Preston Gomez, at 85; six decades in baseball included managing stints
ANAHEIM, Calif. - Preston Gomez, who managed the expansion San Diego Padres and later guided the Houston Astros and Chicago Cubs during a six-decade career in baseball, died yesterday. He was 85.
Mr. Gomez died in Fullerton, Calif. He never fully recovered from head injuries sustained last March when he was hit by a pickup truck while walking to his car in Blythe, Calif.
Mr. Gomez worked for the Angels for more than 25 years and was on his way back from the team's spring training camp in Tempe, Ariz., when he was struck. The Angels announced his death.
Before the accident, Mr. Gomez had been a fixture around the ballpark and had been in the Angels' organization since 1981, most recently as an assistant to the general manager. Angels manager Mike Scioscia annually invited Mr. Gomez to instruct in camp.
"Preston had an incredible passion for baseball and was a mentor for all of us who were fortunate to spend time with him," Scioscia said. "He will certainly be missed, but I know his presence will be felt every time we take the field because of the knowledge and wisdom that he imparted to us."
A native of Cuba, Mr. Gomez played eight games in the major leagues. He managed in the minors and served as coach, manager, and executive in the big leagues for decades.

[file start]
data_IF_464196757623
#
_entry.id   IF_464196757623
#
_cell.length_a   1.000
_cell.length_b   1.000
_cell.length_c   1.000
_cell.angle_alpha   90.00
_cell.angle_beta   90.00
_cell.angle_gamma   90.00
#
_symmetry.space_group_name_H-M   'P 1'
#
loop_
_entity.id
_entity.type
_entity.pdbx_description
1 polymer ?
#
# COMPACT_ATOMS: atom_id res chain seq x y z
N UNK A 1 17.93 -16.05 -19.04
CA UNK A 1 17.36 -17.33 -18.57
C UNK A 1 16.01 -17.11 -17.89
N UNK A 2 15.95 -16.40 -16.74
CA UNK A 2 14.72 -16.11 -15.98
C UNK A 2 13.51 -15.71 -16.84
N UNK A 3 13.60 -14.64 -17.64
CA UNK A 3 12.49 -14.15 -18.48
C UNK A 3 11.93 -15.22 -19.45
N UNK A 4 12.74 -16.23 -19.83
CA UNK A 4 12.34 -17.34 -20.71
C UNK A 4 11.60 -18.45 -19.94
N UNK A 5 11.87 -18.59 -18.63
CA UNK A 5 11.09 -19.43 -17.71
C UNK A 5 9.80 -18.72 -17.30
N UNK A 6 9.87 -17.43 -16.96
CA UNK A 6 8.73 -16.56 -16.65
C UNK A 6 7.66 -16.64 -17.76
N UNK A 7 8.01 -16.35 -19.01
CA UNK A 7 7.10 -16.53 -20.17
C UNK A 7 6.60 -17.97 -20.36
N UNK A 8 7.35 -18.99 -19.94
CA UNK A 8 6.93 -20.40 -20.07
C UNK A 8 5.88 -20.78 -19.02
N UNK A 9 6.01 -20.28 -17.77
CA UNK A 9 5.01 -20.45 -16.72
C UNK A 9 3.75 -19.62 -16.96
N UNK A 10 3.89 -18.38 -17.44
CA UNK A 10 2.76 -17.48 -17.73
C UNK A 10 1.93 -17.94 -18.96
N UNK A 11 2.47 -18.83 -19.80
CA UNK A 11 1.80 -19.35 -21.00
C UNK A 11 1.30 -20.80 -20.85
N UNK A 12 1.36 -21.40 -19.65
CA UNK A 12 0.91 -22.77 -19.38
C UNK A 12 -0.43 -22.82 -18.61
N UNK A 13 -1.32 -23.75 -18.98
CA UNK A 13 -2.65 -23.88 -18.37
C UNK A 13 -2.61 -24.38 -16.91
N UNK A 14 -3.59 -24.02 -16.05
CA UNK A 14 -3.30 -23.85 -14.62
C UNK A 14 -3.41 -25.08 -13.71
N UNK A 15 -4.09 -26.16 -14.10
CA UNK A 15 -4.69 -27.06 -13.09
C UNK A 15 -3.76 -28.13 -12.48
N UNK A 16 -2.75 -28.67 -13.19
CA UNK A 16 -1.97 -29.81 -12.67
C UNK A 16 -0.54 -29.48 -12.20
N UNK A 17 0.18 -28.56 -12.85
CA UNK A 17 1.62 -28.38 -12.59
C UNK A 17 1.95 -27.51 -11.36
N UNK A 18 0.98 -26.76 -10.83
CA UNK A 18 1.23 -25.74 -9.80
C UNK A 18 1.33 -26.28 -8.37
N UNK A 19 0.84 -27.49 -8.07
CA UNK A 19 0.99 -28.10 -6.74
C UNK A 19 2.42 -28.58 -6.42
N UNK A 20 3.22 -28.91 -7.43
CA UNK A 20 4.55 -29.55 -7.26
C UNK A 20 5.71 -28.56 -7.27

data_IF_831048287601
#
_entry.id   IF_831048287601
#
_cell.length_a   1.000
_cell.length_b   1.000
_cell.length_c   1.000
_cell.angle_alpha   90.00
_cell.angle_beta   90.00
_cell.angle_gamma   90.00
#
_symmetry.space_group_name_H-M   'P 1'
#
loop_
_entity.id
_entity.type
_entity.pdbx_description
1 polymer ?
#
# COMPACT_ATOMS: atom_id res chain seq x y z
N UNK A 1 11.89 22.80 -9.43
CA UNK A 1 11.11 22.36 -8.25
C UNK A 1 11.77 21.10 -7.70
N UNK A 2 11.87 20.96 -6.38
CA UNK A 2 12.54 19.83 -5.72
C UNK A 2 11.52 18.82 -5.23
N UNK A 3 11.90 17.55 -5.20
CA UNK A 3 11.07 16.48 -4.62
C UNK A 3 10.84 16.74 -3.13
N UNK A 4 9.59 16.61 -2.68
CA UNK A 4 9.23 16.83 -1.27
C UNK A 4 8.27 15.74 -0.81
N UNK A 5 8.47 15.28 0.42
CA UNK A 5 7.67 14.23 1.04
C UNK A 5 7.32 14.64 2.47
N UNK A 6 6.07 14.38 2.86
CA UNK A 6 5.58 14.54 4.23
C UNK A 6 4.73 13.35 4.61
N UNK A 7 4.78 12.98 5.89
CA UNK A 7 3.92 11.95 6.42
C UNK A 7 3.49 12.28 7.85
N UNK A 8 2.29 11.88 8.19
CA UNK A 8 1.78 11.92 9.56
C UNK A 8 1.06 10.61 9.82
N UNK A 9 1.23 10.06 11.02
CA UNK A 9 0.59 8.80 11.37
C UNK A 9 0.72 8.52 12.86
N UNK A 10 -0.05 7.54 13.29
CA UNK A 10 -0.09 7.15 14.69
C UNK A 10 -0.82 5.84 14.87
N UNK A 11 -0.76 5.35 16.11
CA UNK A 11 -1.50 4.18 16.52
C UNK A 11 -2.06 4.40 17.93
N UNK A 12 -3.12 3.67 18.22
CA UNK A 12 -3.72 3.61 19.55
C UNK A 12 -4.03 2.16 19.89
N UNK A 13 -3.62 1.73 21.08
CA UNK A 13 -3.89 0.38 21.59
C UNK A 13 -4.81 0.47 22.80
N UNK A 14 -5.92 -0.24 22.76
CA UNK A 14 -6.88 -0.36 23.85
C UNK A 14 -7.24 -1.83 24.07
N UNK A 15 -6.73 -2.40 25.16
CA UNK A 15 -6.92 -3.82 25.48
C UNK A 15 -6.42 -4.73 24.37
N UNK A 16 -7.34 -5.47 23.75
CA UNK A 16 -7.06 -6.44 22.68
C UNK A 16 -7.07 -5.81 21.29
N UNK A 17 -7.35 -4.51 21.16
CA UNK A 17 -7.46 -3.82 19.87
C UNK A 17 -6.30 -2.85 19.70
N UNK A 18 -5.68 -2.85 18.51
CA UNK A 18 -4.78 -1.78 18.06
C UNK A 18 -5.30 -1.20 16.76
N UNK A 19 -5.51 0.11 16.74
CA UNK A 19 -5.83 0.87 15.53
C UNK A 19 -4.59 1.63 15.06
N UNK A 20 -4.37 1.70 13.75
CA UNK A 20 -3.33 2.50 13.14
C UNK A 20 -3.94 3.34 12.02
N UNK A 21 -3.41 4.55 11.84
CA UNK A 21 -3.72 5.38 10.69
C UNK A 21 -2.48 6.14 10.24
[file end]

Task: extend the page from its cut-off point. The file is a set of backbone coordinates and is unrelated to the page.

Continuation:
He was the third base coach for the Los Angeles Dodgers from 1965 to 1968, a span when they won two NL pennants and a World Series title.
"The man spent his entire life in baseball," Hall of Fame Dodgers manager Tom Lasorda. "He came from Cuba and got the opportunity to work for the Dodgers."
Mr. Gomez managed seven years in the majors, going 346-529 in a span from 1969 to 1980. He never had a winning season, coming the closest at 81-81 in 1974 in the first of his two seasons with the Astros.
In his first three years as a big league manager, the expansion Padres finished in last place every season. Amid those forgettable seasons came some memorable moments.
On July 21, 1970, Mr. Gomez pulled pitcher Clay Kirby for a pinch-hitter after eight no-hit innings against the Mets. To this day, the Padres haven't had a pitcher throw a no-hitter. And they lost that game 3-0.
Mr. Gomez was fired by the Padres just 11 games into the 1972 season, one of the earliest dismissals in major league history.